A Climber’s Guide to Field Meteorology

Cerro Escuela

The Northern Patagonian Ice Field, as seen from the summit of Cerro Escuela (Photo by Barrett Dickey)

Deep within the vast, purgatorial dominion of the Northern Patagonian Ice Field, weather is a matter of the utmost importance. Having spent the better part of three months on that godless plateau over three separate expeditions, I learned the art of weather prediction at the School of Hard Knocks.

Truth be told, we had it pretty easy due to the daily weather reports that would reach us via the magic of satellite technology. Each day, at the appointed hour, the team would nurture a fragile wisp of hope as a cryptic series of alphanumeric characters was received. Our hope was generally unwarranted.

If you’re not in possession of a sat phone, much less a permanently staffed basecamp from which such helpful dispatches might be sent, how can you remain forewarned of unfavourable weather whilst on expedition? The answer is to make field observations and here I present a few simple ideas to instantly upgrade your status from “wet chump” to “amateur meteorologist”.

Wrap your head around Global Weather Patterns

Let’s start with a disclaimer – I am merely a humble climber, not a meteorologist. Given that I haven’t spent years at university studying this discipline, what follows is a luddites understanding of weather patterns. For most of us, this should prove sufficient. I’m always open to further illumination from anyone with the qualification to provide it.

To the untrained eye, weather can appear to be chaotic and random, but pay attention and you’ll soon discern some method in the madness. Of course, some geographical locations are harder to predict than others – one gets the feeling that meteorologists in Scotland rarely get it wrong with a prediction of “wet with a chance of fookin’ shite”, whereas the complex effects of various mountain ranges can make Alaskan forecasts a bit of a crapshoot.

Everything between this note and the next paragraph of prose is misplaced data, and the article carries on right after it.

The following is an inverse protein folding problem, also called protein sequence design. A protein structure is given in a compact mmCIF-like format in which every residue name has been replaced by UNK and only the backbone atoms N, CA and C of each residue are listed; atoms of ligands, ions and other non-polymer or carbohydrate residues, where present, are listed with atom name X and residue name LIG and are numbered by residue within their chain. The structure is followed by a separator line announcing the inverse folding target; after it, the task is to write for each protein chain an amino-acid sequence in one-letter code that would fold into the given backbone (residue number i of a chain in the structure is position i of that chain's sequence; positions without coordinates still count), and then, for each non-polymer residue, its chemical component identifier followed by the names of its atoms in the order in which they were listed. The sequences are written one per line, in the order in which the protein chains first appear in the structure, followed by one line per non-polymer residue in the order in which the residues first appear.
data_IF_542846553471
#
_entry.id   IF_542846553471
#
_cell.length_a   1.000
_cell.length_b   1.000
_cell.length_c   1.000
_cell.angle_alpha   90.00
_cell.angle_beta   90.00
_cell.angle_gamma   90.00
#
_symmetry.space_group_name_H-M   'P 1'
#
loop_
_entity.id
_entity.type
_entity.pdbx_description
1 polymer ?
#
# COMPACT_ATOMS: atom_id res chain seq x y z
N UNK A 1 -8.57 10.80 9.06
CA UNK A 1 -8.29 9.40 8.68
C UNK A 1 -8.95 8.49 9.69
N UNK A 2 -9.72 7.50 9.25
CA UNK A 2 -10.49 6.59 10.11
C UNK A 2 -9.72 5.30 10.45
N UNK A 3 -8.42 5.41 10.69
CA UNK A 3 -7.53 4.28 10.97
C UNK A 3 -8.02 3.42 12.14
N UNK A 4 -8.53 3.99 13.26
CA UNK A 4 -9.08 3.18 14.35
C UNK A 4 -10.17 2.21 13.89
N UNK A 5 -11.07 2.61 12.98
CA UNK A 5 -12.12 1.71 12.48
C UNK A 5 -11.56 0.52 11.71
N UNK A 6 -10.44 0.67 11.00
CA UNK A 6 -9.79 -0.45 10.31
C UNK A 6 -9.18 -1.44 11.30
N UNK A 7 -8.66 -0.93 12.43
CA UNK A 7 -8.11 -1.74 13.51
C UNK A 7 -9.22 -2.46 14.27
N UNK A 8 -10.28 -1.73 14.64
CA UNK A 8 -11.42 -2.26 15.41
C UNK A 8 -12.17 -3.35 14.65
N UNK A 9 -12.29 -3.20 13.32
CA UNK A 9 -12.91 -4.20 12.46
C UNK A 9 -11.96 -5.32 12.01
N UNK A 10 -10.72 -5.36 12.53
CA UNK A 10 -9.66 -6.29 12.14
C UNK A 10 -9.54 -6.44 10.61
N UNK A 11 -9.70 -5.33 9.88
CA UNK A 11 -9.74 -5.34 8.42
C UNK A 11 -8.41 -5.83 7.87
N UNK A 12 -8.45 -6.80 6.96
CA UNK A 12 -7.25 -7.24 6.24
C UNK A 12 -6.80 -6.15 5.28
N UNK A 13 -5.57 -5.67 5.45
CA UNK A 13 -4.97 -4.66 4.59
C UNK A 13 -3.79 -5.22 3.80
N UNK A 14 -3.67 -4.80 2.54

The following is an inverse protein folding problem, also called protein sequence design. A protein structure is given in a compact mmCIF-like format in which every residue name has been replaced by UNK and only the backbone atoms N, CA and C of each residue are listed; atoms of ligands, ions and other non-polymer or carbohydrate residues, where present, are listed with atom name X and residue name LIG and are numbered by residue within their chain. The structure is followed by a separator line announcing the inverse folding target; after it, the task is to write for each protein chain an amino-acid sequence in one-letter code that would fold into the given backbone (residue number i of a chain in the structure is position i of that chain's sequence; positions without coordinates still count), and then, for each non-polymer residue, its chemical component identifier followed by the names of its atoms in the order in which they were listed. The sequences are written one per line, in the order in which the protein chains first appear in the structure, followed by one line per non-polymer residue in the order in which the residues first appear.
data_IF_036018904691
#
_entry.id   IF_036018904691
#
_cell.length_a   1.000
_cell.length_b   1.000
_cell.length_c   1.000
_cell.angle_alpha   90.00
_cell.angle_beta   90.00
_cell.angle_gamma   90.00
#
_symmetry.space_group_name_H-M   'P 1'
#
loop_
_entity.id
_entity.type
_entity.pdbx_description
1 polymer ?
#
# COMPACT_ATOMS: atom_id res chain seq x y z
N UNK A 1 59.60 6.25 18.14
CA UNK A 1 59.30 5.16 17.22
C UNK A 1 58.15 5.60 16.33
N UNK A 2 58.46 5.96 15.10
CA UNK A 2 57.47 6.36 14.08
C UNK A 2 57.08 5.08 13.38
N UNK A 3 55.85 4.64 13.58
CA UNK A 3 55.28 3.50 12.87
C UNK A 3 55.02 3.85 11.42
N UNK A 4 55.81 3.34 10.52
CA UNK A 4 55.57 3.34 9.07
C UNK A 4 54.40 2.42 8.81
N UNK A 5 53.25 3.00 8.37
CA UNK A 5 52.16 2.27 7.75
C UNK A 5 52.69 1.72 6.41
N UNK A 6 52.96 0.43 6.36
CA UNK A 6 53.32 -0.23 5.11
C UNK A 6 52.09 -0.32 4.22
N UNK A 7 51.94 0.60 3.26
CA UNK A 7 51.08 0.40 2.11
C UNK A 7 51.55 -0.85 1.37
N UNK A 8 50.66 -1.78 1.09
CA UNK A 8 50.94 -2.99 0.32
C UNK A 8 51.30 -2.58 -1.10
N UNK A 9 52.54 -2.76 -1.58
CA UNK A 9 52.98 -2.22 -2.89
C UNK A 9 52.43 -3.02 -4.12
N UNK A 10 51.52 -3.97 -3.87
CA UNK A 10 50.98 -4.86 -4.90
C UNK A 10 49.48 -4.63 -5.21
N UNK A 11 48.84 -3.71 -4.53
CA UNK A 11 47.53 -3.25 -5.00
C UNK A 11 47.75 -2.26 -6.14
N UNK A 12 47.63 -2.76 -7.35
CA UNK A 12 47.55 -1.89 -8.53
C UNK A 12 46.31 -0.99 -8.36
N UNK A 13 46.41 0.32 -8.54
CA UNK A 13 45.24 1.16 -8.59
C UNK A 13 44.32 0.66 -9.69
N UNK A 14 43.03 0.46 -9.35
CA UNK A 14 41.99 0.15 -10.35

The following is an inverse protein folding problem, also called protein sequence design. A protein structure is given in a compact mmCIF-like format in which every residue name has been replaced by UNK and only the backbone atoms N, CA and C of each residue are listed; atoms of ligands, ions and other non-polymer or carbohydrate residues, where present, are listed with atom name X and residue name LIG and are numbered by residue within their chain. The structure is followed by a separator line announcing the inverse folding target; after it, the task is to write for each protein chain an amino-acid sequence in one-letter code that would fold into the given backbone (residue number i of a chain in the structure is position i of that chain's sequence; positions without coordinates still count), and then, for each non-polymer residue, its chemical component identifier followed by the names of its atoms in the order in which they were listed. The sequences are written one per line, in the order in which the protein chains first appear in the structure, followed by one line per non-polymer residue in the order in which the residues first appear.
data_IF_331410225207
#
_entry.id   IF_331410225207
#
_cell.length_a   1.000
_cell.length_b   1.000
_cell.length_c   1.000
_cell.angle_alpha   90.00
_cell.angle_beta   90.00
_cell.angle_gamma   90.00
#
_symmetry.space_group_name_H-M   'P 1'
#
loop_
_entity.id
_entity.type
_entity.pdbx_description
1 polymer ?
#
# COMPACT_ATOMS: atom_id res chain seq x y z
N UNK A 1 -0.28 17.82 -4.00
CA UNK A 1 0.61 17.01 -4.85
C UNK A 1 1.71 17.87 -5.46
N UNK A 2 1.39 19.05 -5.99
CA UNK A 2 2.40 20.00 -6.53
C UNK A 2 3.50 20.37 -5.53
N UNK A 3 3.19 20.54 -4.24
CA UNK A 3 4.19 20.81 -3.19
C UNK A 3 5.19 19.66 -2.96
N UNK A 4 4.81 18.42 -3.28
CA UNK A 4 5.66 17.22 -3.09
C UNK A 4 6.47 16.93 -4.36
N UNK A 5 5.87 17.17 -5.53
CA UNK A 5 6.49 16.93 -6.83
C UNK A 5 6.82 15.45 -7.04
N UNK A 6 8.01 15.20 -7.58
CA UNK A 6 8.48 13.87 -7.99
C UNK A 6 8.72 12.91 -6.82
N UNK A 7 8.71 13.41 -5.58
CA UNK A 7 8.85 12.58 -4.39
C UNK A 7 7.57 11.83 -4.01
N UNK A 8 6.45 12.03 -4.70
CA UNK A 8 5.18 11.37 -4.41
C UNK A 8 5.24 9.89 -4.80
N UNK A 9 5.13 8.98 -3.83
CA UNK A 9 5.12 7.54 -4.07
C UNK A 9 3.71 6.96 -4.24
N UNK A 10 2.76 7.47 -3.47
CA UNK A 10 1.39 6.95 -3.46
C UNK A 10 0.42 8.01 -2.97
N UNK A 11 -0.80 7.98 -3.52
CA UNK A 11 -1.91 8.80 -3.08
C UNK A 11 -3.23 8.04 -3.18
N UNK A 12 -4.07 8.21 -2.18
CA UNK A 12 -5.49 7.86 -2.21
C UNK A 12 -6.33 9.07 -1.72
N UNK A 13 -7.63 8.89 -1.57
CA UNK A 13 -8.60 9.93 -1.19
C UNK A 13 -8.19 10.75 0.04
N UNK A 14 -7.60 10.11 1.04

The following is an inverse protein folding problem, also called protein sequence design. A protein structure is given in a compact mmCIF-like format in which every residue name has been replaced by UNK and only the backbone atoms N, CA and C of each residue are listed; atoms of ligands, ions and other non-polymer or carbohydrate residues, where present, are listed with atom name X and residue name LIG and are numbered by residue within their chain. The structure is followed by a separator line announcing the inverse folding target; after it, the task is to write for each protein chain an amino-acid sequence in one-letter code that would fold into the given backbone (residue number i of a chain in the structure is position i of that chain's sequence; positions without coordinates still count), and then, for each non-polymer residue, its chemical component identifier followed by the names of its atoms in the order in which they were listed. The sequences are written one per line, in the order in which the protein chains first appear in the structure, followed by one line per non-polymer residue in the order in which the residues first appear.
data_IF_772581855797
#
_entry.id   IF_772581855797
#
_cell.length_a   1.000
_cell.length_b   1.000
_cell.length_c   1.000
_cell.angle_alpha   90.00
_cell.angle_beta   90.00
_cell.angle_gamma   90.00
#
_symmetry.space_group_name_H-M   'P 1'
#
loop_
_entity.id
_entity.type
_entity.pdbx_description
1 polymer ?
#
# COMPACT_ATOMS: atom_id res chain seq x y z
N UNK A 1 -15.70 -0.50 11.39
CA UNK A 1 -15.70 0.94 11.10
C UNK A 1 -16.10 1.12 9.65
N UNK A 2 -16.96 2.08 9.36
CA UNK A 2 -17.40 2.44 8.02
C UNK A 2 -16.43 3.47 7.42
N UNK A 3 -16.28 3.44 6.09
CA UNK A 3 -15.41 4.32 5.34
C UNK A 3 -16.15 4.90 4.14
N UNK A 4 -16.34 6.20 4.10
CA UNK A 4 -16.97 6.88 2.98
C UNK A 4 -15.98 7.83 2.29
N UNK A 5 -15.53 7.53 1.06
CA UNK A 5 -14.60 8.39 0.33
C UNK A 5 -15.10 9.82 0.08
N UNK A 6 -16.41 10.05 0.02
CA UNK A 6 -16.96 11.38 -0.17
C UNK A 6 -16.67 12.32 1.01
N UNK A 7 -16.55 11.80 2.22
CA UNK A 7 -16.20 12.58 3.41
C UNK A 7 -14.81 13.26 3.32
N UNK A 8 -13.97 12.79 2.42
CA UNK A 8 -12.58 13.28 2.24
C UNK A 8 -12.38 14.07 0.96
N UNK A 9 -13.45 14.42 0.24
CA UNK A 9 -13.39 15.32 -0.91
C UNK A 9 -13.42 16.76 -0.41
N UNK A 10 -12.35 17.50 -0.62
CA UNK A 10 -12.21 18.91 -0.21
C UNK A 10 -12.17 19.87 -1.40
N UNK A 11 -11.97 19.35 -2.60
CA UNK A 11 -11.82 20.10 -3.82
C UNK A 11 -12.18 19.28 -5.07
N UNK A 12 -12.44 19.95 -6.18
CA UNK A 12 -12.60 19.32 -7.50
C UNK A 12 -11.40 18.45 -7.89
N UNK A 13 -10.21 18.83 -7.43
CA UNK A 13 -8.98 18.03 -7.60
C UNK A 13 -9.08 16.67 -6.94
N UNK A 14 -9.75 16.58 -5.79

But what is weather, and why does it occur? On a very basic level, weather is simply the interactions of disparate air masses. Two main things make these air masses move – the Coriolis Effect and pressure differentials.

The Coriolis Effect is three things:

  1. The force of the Earth’s rotation
  2. A really useful fact for pub trivia, and
  3. A potentially decent band name

It seems counter-intuitive, but the rotation of the Earth causes air to be deflected in opposite ways in the two hemispheres. You can see this in action yourself. Take a cup or a can or a loaf of bread or whatever and rotate it in one direction. Look at it from the top down, then whilst still rotating in the same direction, look at it from the bottom up. It turns the opposite way, right? SCIENCE! This is why cyclones spin the opposite way from hurricanes, and it also gives rise to prevailing winds – trade winds and westerlies.

Anyways, it gets a bit more complex than that. Basically, uneven heating of the Earth’s surface causes pressure gradients. Air from high pressure areas naturally moves toward low pressure areas. High pressure systems are associated with fine, dry weather whereas low pressure systems are associated with unstable conditions and precipitation. Isolated pockets of high and low pressure move about all over the shop, but certain latitudes tend to feature one or the other predominantly – that is why when you look at a map of the world, you can pick out roughly lateral bands of desert (around the 30 degree mark) and forests (at 60 degrees and the equator) circling the globe.

Simple, right? Not really. Not even close. I’ve deliberately left a lot of information out of this explanation, but with these two concepts alone, we can glean a decent understanding of why global patterns occur on a macro scale – most notably, we can infer a wet or dry climate and the direction of prevailing winds.

Get some Local Knowledge

Forearmed with the above information, you can take a (very rough) guess as to what sort of climate you’ll experience depending on which part of the world you’re in. But that’s painting it in very broad strokes, and doesn’t consider a whole raft of other variables that can affect what type of weather you can expect – seasonal variation and geographical influences (e.g. mountains) not least of these.

The best information you can get your grubby mitts on will come from the locals – they’ve seen it all, year after year. Take my home town of Brisbane, for example. Ask anyone what you can expect out of the weather in the summer months, and they’ll tell you the same thing – a hot, muggy day with a thunderstorm at 4pm, sometimes with hail. This phenomenon is so predictable you can set your watch by it. If a storm cell is green when it comes over the Great Divide, get your car undercover and expect your social media to go apeshit.